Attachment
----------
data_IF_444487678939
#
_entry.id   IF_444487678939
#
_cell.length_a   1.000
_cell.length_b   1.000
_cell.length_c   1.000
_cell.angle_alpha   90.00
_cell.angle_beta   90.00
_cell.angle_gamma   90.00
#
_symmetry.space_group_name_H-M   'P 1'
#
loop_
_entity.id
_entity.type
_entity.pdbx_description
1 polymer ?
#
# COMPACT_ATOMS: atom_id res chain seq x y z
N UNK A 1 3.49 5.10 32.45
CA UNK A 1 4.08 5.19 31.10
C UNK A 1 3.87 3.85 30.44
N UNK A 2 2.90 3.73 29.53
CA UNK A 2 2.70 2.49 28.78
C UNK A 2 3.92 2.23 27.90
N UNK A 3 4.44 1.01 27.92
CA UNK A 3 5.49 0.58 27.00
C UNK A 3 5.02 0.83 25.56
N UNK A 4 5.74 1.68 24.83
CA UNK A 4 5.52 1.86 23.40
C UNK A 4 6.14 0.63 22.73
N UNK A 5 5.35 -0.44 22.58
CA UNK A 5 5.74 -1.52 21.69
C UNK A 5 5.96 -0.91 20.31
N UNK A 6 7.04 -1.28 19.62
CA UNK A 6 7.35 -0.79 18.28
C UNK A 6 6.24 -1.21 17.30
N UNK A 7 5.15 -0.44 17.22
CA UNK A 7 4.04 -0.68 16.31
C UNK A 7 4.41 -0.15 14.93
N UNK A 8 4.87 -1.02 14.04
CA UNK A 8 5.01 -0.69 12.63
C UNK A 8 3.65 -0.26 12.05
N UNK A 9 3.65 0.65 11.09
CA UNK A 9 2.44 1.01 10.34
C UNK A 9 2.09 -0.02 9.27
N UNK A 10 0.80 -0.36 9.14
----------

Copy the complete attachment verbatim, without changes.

data_IF_444487678939
#
_entry.id   IF_444487678939
#
_cell.length_a   1.000
_cell.length_b   1.000
_cell.length_c   1.000
_cell.angle_alpha   90.00
_cell.angle_beta   90.00
_cell.angle_gamma   90.00
#
_symmetry.space_group_name_H-M   'P 1'
#
loop_
_entity.id
_entity.type
_entity.pdbx_description
1 polymer ?
#
# COMPACT_ATOMS: atom_id res chain seq x y z
N UNK A 1 3.49 5.10 32.45
CA UNK A 1 4.08 5.19 31.10
C UNK A 1 3.87 3.85 30.44
N UNK A 2 2.90 3.73 29.53
CA UNK A 2 2.70 2.49 28.78
C UNK A 2 3.92 2.23 27.90
N UNK A 3 4.44 1.01 27.92
CA UNK A 3 5.49 0.58 27.00
C UNK A 3 5.02 0.83 25.56
N UNK A 4 5.74 1.68 24.83
CA UNK A 4 5.52 1.86 23.40
C UNK A 4 6.14 0.63 22.73
N UNK A 5 5.35 -0.44 22.58
CA UNK A 5 5.74 -1.52 21.69
C UNK A 5 5.96 -0.91 20.31
N UNK A 6 7.04 -1.28 19.62
CA UNK A 6 7.35 -0.79 18.28
C UNK A 6 6.24 -1.21 17.30
N UNK A 7 5.15 -0.44 17.22
CA UNK A 7 4.04 -0.68 16.31
C UNK A 7 4.41 -0.15 14.93
N UNK A 8 4.87 -1.02 14.04
CA UNK A 8 5.01 -0.69 12.63
C UNK A 8 3.65 -0.26 12.05
N UNK A 9 3.65 0.65 11.09
CA UNK A 9 2.44 1.01 10.34
C UNK A 9 2.09 -0.02 9.27
N UNK A 10 0.80 -0.36 9.14